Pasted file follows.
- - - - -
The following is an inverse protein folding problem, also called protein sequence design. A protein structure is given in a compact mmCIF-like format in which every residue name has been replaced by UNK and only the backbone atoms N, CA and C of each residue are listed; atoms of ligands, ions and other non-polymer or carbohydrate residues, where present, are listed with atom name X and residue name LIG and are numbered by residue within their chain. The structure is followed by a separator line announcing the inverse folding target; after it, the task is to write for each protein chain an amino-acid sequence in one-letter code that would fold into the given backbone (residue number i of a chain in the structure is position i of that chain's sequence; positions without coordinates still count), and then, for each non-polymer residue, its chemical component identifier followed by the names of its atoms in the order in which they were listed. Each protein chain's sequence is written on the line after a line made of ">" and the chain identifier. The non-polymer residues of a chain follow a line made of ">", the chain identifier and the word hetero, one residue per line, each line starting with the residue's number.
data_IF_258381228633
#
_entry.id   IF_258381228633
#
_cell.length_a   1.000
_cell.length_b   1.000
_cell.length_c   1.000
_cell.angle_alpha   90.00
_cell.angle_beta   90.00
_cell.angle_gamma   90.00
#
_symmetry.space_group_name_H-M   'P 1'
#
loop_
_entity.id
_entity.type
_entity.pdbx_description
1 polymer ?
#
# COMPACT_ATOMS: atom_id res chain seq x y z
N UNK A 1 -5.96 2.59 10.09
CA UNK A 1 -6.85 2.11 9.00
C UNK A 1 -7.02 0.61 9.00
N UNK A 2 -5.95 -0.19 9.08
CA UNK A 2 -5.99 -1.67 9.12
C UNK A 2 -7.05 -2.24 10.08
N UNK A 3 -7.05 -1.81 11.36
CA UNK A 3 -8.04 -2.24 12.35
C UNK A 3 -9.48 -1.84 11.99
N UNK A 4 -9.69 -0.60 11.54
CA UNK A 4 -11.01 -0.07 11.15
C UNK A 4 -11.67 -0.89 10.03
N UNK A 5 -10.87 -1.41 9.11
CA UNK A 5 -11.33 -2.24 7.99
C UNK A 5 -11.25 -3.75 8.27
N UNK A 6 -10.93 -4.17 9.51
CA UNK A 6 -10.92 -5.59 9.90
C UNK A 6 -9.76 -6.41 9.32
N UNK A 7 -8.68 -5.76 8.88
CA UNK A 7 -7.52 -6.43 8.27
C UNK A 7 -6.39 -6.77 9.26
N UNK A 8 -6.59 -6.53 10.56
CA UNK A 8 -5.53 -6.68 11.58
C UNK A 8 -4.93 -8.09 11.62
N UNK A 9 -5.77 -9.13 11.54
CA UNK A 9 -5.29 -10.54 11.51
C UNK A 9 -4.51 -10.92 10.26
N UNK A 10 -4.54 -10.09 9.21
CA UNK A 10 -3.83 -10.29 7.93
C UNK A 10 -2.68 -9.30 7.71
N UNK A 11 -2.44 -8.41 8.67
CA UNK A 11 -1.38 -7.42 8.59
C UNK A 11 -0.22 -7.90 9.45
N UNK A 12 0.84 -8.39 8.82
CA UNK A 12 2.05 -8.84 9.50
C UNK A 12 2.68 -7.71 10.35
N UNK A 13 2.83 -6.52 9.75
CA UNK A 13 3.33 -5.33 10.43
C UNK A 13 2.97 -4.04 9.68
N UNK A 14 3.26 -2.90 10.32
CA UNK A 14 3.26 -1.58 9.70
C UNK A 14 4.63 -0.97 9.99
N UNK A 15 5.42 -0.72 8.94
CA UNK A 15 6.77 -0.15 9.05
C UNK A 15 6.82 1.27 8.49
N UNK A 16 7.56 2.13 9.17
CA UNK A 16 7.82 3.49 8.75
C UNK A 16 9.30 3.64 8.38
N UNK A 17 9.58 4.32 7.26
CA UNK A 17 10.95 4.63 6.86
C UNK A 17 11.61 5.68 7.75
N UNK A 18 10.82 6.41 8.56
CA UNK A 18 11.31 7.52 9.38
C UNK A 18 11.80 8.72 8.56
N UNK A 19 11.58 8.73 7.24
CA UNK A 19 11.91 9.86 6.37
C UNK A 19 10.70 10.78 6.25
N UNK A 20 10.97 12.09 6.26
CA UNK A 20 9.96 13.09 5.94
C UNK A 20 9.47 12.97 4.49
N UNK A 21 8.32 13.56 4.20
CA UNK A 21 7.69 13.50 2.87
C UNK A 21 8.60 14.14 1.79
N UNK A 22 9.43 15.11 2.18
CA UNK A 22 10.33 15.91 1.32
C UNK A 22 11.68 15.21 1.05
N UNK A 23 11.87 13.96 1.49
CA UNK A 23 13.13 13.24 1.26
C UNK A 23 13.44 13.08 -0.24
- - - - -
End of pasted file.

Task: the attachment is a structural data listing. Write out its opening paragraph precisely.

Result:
The following is an inverse protein folding problem, also called protein sequence design. A protein structure is given in a compact mmCIF-like format in which every residue name has been replaced by UNK and only the backbone atoms N, CA and C of each residue are listed; atoms of ligands, ions and other non-polymer or carbohydrate residues, where present, are listed with atom name X and residue name LIG and are numbered by residue within their chain. The structure is followed by a separator line announcing the inverse folding target; after it, the task is to write for each protein chain an amino-acid sequence in one-letter code that would fold into the given backbone (residue number i of a chain in the structure is position i of that chain's sequence; positions without coordinates still count), and then, for each non-polymer residue, its chemical component identifier followed by the names of its atoms in the order in which they were listed. Each protein chain's sequence is written on the line after a line made of ">" and the chain identifier. The non-polymer residues of a chain follow a line made of ">", the chain identifier and the word hetero, one residue per line, each line starting with the residue's number.